Chechnya needs public discussion, not repression
Ruslan Isayev, special to Prague Watchdog
The hopes of the federal center to stamp its authority on Chechnya by establishing various government and other bodies to generate an administered and controlled society seem destined to fail.
The upcoming parliamentary elections in November are sure only to increase the number of obedient officials eager to carry out the non-intelligent will of the Kremlin. And the absence of a real arena in which public discussion could be developed only fuels an explosive build-up of discontent.
The repressive control functions only on first appearance. By and large, Moscow, during the long years of war, has not succeeded in creating any comprehensible concept to either placate the republic or, more importantly, to neutralize separatist yearnings.
Result of Moscow's policies – terror
The shaky yet bloated power structure built up in Chechnya is only maintained by massive support from the federal center. If this support should suddenly weaken for one reason or another, then the structures would surely collapse.
This assertion is easily proved. In the past five years of war, neither the federal forces nor the Moscow-backed Chechen ones were able to change the balance of power in the conflict despite immense forces and equipment; they only succeeded in eliminating or driving abroad practically the entire former resistance command.
The losses incurred by the federal forces have in no way decreased and, according to some information, are actually increasing. At the very least this indicates that the resistance is not short of resources, people, arms and food, despite five years of terror against the population.
At the same time, the ideas of separatism and radical Islam, which motivate the resistance, have now become far more attractive to young people who lean toward armed resistance. The price they‘ll pay for such a choice is high as the risks involved affect not only their own lives, but those of their relatives as well.
Therefore, it’s possible to objectively say that the situation in the republic in terms of Moscow’s interests has only worsened. Terrorism has finally been sanctioned as the normal method of armed struggle.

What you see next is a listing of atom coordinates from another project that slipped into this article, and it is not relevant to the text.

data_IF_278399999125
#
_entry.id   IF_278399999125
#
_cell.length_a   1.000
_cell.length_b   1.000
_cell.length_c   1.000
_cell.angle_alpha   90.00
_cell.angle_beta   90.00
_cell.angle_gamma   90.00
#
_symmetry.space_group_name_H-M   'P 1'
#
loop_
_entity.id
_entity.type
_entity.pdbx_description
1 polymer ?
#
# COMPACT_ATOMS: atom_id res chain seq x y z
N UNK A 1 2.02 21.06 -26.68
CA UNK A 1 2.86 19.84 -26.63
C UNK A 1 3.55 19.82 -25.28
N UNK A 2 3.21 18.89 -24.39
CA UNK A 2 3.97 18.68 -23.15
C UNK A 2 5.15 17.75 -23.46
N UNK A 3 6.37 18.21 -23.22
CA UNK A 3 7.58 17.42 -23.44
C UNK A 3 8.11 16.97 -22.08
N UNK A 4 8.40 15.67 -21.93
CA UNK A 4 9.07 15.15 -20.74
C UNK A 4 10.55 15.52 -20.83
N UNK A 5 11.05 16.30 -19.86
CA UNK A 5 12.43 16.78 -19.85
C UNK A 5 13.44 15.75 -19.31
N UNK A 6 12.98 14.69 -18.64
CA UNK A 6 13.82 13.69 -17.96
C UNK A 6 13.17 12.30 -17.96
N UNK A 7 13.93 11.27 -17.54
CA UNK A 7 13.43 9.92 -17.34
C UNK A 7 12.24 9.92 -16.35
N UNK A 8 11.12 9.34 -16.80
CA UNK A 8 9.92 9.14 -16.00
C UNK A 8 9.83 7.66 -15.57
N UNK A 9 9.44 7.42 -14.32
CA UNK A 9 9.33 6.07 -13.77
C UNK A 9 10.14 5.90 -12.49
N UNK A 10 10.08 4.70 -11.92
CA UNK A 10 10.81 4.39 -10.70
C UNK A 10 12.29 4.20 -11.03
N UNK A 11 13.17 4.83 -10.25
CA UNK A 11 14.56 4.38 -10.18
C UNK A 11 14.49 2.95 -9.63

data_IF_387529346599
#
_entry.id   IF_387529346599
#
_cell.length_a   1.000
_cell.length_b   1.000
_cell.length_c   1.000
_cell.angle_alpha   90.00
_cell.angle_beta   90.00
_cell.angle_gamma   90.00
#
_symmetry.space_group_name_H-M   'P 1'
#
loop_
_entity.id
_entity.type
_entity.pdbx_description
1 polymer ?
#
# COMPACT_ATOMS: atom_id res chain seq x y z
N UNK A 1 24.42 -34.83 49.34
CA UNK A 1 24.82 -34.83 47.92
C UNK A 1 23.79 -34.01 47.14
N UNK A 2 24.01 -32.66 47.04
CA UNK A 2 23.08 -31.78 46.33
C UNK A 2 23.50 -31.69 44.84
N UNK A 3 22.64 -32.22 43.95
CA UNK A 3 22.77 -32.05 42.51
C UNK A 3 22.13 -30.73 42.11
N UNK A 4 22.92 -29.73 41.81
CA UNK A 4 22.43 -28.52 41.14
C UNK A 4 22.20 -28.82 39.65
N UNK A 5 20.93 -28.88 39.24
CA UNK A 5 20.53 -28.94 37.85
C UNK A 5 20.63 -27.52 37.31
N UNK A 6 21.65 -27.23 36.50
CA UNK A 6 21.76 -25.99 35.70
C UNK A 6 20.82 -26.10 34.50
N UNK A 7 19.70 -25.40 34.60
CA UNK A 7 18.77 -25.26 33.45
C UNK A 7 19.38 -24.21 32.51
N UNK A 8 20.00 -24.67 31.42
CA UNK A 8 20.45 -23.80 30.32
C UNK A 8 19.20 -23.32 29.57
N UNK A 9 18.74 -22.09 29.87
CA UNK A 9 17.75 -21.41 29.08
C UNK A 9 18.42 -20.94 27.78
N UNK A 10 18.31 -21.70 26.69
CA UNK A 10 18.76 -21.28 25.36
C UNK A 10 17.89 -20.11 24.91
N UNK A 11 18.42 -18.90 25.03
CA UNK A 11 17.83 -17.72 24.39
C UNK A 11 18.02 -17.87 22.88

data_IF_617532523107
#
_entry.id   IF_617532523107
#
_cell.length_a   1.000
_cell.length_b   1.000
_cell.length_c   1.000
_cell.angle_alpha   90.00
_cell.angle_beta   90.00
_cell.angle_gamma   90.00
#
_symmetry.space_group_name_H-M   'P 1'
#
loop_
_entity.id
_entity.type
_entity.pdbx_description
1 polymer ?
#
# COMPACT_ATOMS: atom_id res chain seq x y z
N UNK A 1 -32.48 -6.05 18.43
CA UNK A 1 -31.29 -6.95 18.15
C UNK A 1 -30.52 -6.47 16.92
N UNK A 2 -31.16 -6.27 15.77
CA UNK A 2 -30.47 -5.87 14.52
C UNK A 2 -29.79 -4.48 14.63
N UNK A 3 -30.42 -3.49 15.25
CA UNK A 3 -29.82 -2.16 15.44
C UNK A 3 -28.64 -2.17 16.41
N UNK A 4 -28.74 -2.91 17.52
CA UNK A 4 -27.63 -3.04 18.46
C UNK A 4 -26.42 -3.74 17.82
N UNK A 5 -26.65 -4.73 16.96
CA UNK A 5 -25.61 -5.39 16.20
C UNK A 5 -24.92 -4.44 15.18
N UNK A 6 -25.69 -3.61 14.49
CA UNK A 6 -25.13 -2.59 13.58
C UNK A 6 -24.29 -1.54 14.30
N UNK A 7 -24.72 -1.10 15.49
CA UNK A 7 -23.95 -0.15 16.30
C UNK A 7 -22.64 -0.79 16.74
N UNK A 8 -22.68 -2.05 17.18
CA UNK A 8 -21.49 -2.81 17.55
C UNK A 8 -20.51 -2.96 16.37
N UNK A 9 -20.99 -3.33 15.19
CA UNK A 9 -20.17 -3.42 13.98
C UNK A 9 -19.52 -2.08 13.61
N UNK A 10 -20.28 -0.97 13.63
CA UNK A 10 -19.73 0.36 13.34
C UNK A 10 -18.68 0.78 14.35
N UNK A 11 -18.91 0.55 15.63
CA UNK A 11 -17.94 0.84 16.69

With the death of Aslan Maskhadov, whatever his true role may have been, the Chechen resistance has lost its moderate center. Ichkeria’s new president, Abdul-Khalim Sadulayev, actively cooperating with warlord Shamil Basayev, apparently sees no need to preserve an image of a moderate leader.
It is also a somewhat unpleasant sign that the resistance is becoming more and more self-sufficient and isolated, casting off all connections to Europe -connections that, within certain limits, somehow managed to contain the terrorist struggle.
Parliamentary elections: another missed opportunity
As to the upcoming elections, there is no doubt whatsoever that the new Chechen parliament will not be elected but formed according to the State Duma, the lower house of Russian parliament.
The federal center is to once again miss an opportunity to initiate a public discussion, which could begin with selecting a representative body.
Separatism and radical Islam have caused very serious damage to Chechnya and its citizens during the past ten years. Had people been given the opportunity to discuss affairs publicly, the outcome could have been extremely favorable to the Kremlin.
The only way to avoid further surprises in the future is to bring back to the republic a spirit of public consciousness and the right to vote.
Neither Ramzan Kadyrov nor Alu Alkhanov will ever win for Russia Chechen support, despite their repeated calls for uniting with Moscow. The terror they unleashed in the republic and their arguments about the dangers awaiting Chechnya on the path to independence deprives them of any moral substance.
Hope dies last of all
But how should we proceed? Is there even the slightest hope the Kremlin will ever change from inter-Chechen conflict to inter-Chechen dialogue? Will it try, in one form or another, to allow Chechens to discuss those questions that continue to provide the basis for the ongoing armed conflict?
It’s unlikely that Vladimir Putin regards this way to be reasonable or productive. The Kremlin is apparently certain that all answers are quite clear - Dzhokhar Dudayev threw the republic into an abyss; Aslan Maskhadov handed Chechnya over to armed gangs; Shamil Basayev remains as a murderer of children, and so on.
One can assume that a majority of Chechens would agree with these assertions, but only if they were given an opportunity to think all this through from beginning to end. A “truth” that is imposed via blood, violence and kidnapping, can only be regarded as nothing but a lie.
The situation continues to deteriorate, but a point of no return doesn’t exist. Putins come and go, yet the people need to live humanely, without fear, social schizophrenia and violence.
Young Chechens are now studying in colleges and universities in Russia and Europe, and it’s in their hands that their country’s future lies. The day will come when a more sober leadership will appear in Russia and there’ll be no other way available other than to initiate a nationwide public discussion with all people involved.
Ruslan Isayev is Prague Watchdog's North Caucasus correspondent.